The exhibition of work by the three winners, Keith Anderson, Res, and Qian Zhao, will be on view from August 17th to September 8th, 2017. There will be a closing reception on September 8th with a screening in the backyard of work by the 15 Honorable Mentions listed below.

Honorable Mentions
Shay Arick
Leah Beeferman
Clint Colbert
Samantha Lynn Croteau
William Glaser
Juliana Halpert
Susan Rosenberg Jones
Dani Lessnau
Bollen Rie
Victor Rivera
Ryan Spencer
Caroline Tompkins
Anthony Urrea
Aaron Wax
Cristina Velásquez

Baxter St at the Camera Club of New York
126 Baxter Street
New York, NY 10013

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Charles March @ Hamiltons Gallery

© Charles March

Charles March: Seascape
11 – 16 September 2017

“The ‘feeling’ of a place is what I am most interested in. The sea and the seascape view, looking out across the horizon, never changes – it is an eternal view looking out to infinity. It is, if you like, a very deep look at the earth and how we see it. The sea is also a boundary, a line, something to cross or not. It is calming, inspiring and often dangerous. The exploration of that in-between space is an important part of this for me, the liminal space between sea and shore. In one sense it is always moving and changing and in another it is constant. It is kind of a no-man’s land, a place of transition. Somewhere that exists one minute and not the next – an invisible boundary. At the same time inviting you in and keeping you out, beckoning and dismissing.”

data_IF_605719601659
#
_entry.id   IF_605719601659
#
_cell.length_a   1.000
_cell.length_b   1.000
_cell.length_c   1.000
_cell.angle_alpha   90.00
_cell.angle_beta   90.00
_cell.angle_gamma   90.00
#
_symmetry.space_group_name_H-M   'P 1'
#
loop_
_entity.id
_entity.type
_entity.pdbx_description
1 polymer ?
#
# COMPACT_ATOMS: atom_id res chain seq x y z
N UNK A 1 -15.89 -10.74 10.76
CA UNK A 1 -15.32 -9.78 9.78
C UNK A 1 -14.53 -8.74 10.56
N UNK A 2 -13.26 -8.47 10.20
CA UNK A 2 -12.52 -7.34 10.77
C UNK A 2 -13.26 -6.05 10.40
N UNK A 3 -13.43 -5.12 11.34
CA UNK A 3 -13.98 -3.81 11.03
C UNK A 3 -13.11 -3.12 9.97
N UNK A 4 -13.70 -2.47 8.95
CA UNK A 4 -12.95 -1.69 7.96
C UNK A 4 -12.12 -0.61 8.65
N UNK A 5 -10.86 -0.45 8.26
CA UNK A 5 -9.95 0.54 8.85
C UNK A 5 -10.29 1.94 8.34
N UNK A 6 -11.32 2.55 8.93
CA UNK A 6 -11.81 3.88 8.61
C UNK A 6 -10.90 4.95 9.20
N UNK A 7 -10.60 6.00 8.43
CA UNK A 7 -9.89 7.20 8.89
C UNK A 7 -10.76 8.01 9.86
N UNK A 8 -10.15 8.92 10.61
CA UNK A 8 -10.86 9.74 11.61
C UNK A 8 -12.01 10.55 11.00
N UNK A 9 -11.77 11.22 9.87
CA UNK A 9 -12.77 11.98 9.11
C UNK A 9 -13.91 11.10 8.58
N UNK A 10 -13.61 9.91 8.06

Charles March

Hamiltons Gallery
13 Carlos Place
London W1K 2EU

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André Kertész @ Foam

Nageur sous l’eau, Esztergom, Hongrie, 1917 © André Kertész
Ministère de la Culture et de la Communication / Médiathèque de l’architecture et du patrimoine, Dist Rmn © Donation André Kertész

André Kertész – Mirroring Life
15 September – 6 December 2017

“Anonymous flâneur
At a very early age André Kertész was drawn to the photography he saw in illustrated magazines as a child. In 1912, after his study in Business Administration, he bought his first camera from his first pay cheque. His hobby quickly gained the upper hand. He photographed farmers, gypsies and landscapes and made playful compositions featuring his brothers as extras. Even when he was called into the army in 1914, he took his camera with him. However, the photographs he took during the war sooner resemble a personal diary than a news report. In 1925, he left Hungary and moved to Paris. More than other photographers of his time, such as Jacques Henri Lartigue, who focused on his own flamboyant lifestyle, or Brassaï, who voyeuristically captured the cabarets and forbidden temptations of nocturnal Paris, Kertész worked as an anonymous flâneur. He observed the city, taking in its cafés and parks, or simply looked out of the window of his flat. He photographed his artist friends, shop windows, posters and symbols on the street, shadows cast by trees, passers-by, children playing, a pair of glasses laying on a table – simple things, but always captured from a unique perspective, through which he found poetry in the mundane.”